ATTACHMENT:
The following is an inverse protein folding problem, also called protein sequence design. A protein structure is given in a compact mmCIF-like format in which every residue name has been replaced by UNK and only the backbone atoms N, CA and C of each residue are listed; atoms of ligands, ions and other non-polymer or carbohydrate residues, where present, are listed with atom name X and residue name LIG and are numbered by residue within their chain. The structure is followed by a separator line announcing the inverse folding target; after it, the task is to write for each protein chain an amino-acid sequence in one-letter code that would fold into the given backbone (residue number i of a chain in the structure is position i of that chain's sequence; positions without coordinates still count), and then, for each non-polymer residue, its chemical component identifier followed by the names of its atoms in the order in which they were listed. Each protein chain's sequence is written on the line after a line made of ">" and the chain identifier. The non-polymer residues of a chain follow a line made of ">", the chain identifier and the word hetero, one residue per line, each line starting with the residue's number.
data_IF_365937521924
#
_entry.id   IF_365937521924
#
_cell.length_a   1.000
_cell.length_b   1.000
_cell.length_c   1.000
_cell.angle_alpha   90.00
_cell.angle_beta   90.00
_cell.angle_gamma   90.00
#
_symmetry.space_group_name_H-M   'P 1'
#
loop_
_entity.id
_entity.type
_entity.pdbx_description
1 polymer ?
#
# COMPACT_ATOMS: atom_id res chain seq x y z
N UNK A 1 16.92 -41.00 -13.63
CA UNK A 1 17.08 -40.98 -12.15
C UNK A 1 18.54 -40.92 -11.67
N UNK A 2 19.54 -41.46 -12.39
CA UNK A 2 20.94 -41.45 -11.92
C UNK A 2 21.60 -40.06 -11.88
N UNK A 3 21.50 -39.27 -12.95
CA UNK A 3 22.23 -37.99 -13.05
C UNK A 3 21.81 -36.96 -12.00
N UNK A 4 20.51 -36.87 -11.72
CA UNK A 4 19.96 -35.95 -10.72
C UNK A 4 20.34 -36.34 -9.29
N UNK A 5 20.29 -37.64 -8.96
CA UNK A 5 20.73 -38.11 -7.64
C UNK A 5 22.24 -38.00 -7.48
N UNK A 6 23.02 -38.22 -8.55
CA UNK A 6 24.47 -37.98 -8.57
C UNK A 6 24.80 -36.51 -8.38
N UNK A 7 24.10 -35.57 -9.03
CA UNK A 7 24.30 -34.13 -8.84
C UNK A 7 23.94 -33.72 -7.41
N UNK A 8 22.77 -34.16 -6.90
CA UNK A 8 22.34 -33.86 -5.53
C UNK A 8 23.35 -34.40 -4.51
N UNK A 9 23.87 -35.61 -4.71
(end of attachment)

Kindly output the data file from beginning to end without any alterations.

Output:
The following is an inverse protein folding problem, also called protein sequence design. A protein structure is given in a compact mmCIF-like format in which every residue name has been replaced by UNK and only the backbone atoms N, CA and C of each residue are listed; atoms of ligands, ions and other non-polymer or carbohydrate residues, where present, are listed with atom name X and residue name LIG and are numbered by residue within their chain. The structure is followed by a separator line announcing the inverse folding target; after it, the task is to write for each protein chain an amino-acid sequence in one-letter code that would fold into the given backbone (residue number i of a chain in the structure is position i of that chain's sequence; positions without coordinates still count), and then, for each non-polymer residue, its chemical component identifier followed by the names of its atoms in the order in which they were listed. Each protein chain's sequence is written on the line after a line made of ">" and the chain identifier. The non-polymer residues of a chain follow a line made of ">", the chain identifier and the word hetero, one residue per line, each line starting with the residue's number.
data_IF_365937521924
#
_entry.id   IF_365937521924
#
_cell.length_a   1.000
_cell.length_b   1.000
_cell.length_c   1.000
_cell.angle_alpha   90.00
_cell.angle_beta   90.00
_cell.angle_gamma   90.00
#
_symmetry.space_group_name_H-M   'P 1'
#
loop_
_entity.id
_entity.type
_entity.pdbx_description
1 polymer ?
#
# COMPACT_ATOMS: atom_id res chain seq x y z
N UNK A 1 16.92 -41.00 -13.63
CA UNK A 1 17.08 -40.98 -12.15
C UNK A 1 18.54 -40.92 -11.67
N UNK A 2 19.54 -41.46 -12.39
CA UNK A 2 20.94 -41.45 -11.92
C UNK A 2 21.60 -40.06 -11.88
N UNK A 3 21.50 -39.27 -12.95
CA UNK A 3 22.23 -37.99 -13.05
C UNK A 3 21.81 -36.96 -12.00
N UNK A 4 20.51 -36.87 -11.72
CA UNK A 4 19.96 -35.95 -10.72
C UNK A 4 20.34 -36.34 -9.29
N UNK A 5 20.29 -37.64 -8.96
CA UNK A 5 20.73 -38.11 -7.64
C UNK A 5 22.24 -38.00 -7.48
N UNK A 6 23.02 -38.22 -8.55
CA UNK A 6 24.47 -37.98 -8.57
C UNK A 6 24.80 -36.51 -8.38
N UNK A 7 24.10 -35.57 -9.03
CA UNK A 7 24.30 -34.13 -8.84
C UNK A 7 23.94 -33.72 -7.41
N UNK A 8 22.77 -34.16 -6.90
CA UNK A 8 22.34 -33.86 -5.53
C UNK A 8 23.35 -34.40 -4.51
N UNK A 9 23.87 -35.61 -4.71